(b) The evidence upon which suspicion was grounded and the person or persons from whom such evidence emanated;

(c) Why, if such evidence was available, was not that specific charge framed against us?

The nature of your reply, if any, should determine not only the future of our own liberties, both physical and economic, but the liberties of all man and women working towards the ideal of a free, independent Irish Republic for the thirty-two counties.”

There was no answer forthcoming from the Unionist government.

Mass escape from Derry Jail, 2oth March 1943

On the 20th March 1943 the IRA staged a mass escape through a tunnel from Derry Jail. The escape was one of a series of high profile actions by the IRA in the north in the first half of 1943. The escape itself is well covered by an episode of the TG4 series, Ealú. This article looks at the wider context of the escape in terms of the 1940s IRA campaign.

Information about the escape was only disclosed to the Chief of Staff McAteer and the Northern Command Adjutant Jimmy Steele at an IRA army convention held in Ballymacarret in February 1943. McAteer and Steele had themselves escaped from Crumlin Road in January 1943. Finance for the Derry escape had already been (unwittingly) procured in a hold-up in Strabane on 2nd February by Jim Toner, O/C Tyrone, and his adjutant, Joe Carlin which netted £1,500[1]. The outside operation  was to be planned by Steele, Liam Burke, Harry White and Louis Duffin. Toner and Jimmy Clarke would help organise back-up. Word was sent in that the escape was to take place on the Saturday morning, 20th March, at 8.30am.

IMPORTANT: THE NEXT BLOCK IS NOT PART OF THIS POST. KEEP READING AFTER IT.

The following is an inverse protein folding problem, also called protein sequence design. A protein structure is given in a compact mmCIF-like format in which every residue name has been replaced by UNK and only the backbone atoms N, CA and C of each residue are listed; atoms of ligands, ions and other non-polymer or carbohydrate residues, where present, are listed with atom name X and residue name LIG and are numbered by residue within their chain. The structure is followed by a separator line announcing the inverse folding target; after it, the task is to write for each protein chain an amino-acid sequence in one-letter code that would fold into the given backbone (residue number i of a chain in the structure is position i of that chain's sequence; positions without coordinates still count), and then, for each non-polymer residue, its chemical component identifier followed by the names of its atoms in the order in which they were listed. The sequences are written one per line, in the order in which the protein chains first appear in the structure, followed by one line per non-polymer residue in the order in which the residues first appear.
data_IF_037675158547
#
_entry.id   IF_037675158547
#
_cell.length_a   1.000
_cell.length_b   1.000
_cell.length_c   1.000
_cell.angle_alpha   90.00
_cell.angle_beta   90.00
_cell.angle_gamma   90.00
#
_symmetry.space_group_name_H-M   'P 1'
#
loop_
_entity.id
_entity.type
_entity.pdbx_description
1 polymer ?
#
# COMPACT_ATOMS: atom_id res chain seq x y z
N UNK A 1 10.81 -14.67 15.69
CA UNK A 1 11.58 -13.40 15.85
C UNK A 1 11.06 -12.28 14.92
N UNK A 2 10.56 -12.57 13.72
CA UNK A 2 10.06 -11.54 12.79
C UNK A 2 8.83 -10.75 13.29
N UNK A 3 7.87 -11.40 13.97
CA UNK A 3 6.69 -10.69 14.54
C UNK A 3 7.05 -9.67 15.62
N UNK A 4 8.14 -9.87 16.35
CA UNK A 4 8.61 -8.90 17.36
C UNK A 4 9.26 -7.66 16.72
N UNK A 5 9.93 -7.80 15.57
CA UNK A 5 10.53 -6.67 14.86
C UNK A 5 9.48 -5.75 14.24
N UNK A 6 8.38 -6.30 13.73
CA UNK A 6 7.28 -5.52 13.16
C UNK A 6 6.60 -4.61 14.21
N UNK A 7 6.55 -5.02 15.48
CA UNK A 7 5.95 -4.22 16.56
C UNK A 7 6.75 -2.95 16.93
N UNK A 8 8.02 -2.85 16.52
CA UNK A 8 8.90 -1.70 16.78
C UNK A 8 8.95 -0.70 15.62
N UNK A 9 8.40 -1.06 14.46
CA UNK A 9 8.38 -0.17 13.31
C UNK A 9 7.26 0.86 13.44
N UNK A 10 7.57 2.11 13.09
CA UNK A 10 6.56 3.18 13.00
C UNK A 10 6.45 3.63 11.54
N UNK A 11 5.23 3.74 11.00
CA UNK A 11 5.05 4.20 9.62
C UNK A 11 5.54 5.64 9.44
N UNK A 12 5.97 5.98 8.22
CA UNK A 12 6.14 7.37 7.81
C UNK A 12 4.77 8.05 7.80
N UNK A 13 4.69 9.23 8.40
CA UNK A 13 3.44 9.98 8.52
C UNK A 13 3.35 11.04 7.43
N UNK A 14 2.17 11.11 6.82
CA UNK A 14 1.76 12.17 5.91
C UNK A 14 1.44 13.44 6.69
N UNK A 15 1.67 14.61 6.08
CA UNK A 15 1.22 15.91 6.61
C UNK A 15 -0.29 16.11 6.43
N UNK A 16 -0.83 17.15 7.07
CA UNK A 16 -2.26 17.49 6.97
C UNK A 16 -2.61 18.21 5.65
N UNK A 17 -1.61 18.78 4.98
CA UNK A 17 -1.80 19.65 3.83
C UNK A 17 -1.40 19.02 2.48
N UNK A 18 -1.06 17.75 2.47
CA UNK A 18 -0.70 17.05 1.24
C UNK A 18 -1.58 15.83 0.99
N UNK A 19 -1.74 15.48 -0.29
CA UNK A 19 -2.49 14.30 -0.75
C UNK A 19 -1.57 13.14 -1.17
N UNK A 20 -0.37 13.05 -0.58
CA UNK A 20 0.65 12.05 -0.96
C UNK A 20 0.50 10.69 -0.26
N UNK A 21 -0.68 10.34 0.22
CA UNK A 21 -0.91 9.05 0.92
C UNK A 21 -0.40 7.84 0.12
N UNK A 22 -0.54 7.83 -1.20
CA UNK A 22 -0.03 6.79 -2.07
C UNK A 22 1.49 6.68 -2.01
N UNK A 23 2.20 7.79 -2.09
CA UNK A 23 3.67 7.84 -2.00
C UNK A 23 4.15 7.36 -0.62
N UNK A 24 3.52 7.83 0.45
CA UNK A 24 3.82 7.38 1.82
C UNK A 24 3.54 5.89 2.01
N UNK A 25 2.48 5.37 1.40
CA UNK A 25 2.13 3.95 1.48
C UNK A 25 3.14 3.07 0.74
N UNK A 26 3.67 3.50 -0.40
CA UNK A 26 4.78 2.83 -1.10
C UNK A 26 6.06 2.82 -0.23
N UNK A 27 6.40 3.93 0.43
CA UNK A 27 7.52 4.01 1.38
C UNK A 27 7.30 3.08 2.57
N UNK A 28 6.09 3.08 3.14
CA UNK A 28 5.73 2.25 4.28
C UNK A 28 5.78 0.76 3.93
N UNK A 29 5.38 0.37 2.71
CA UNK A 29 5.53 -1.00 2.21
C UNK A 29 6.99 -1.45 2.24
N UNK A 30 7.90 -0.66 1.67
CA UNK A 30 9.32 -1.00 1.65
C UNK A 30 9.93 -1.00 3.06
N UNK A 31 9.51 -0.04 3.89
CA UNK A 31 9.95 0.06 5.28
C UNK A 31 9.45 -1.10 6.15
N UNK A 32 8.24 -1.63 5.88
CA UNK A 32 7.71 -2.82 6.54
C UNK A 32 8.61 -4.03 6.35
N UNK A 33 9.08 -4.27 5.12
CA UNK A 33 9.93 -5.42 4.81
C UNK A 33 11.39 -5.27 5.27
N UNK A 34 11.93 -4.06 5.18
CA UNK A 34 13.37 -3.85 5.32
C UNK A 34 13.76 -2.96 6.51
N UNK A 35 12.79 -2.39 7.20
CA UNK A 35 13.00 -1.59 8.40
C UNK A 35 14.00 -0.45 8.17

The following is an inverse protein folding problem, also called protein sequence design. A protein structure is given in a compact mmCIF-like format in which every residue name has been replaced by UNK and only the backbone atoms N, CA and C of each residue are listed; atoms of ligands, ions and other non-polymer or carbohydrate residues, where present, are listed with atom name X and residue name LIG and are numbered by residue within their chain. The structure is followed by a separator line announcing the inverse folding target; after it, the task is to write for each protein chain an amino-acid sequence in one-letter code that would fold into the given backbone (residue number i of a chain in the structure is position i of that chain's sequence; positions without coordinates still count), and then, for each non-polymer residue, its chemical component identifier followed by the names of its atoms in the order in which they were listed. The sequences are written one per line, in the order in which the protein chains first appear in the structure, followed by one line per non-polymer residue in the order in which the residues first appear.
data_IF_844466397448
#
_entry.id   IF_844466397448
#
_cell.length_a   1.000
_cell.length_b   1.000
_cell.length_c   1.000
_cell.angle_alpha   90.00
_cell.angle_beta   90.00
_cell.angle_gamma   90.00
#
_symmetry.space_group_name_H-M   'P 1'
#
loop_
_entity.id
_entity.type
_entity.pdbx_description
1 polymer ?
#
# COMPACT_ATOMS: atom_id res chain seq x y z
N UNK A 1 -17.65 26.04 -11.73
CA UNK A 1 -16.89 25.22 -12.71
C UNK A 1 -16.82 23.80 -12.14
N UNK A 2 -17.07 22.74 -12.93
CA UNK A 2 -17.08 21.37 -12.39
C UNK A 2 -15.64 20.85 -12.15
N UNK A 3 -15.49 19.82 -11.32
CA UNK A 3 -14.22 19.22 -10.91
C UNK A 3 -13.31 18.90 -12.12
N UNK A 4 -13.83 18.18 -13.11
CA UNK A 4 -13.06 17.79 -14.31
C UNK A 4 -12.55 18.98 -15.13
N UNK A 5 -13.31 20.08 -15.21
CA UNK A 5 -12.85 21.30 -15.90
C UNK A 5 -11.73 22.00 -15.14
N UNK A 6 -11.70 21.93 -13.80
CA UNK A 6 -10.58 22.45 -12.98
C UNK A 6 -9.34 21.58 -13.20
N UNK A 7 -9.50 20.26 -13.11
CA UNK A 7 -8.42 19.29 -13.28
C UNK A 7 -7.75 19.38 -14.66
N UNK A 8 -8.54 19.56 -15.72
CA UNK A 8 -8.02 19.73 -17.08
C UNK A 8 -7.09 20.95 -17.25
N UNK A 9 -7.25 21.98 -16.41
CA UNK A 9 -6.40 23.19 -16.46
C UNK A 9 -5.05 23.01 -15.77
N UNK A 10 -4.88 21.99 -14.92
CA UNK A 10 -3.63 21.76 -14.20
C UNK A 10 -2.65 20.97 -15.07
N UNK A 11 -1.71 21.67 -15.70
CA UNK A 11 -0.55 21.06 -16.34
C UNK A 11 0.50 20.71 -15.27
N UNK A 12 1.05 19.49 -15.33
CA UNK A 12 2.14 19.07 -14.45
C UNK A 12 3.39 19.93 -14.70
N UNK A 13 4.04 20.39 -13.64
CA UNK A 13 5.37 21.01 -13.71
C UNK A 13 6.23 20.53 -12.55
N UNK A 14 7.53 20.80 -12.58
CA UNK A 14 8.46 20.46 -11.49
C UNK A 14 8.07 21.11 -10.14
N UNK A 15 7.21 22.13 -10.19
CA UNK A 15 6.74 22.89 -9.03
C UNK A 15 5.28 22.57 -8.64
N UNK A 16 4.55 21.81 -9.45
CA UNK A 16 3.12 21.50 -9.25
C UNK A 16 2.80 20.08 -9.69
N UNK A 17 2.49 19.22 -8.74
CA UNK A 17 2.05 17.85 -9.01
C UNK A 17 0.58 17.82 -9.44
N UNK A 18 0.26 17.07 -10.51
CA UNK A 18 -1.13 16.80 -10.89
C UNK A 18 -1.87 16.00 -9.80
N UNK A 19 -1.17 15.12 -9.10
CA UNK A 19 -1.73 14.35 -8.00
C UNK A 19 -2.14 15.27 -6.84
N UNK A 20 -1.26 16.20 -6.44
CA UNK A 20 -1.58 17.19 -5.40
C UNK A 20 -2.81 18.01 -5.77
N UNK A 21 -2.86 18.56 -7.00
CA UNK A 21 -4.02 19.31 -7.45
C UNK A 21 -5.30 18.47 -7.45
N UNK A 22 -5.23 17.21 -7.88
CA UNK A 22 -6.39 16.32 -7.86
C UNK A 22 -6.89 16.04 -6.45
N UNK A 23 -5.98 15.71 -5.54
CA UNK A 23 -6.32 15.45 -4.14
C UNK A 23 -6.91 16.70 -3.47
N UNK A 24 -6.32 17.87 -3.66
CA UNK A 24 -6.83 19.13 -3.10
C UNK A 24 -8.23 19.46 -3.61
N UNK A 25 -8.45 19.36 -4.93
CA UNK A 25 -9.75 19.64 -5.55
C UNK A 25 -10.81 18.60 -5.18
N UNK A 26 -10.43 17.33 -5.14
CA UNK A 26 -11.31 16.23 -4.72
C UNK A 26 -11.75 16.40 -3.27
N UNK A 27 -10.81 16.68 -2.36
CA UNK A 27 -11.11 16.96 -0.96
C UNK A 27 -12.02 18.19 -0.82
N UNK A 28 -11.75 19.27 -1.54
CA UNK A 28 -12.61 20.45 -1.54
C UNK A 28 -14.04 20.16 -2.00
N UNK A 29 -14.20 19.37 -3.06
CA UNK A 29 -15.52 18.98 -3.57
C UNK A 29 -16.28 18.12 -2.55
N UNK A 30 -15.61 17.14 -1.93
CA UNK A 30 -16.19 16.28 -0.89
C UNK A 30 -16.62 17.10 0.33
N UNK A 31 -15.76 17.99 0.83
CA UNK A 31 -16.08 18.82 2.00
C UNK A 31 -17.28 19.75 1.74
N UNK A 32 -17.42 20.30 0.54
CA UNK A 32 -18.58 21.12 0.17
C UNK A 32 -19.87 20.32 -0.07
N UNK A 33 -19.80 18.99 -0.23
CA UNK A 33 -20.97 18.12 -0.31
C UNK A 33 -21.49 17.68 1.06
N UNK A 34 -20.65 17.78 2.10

The planning of the Derry escape had begun in October 1942 when a tunnel was started in the cell of Harry O’Rawe and Jimmy O’Hagan[2]. The month previously, Tom Williams execution had coincided with a military campaign in the north by the IRA (the first formal northern offensive since 1922). A fifteen foot shaft had been sunk and then an eighty foot tunnel burrowed out towards a house in Hardinge Street and all the spoil disposed of. Communication in and out of the jail was by secret text between the lines of letters to Annie Hamill by her fiancé, Paddy Adams, who was O/C of the prisoners (she was also a sister of another internee, Sean Hamill). The tunnel was now nearing completion having gone through all manner of problems including water-logging, a collapse (nearly killing Billy Graham), and even having to dig under a coffin. The excavated soil from the tunnel even clogged the drains which had to be cleaned out but didn’t arouse suspicion.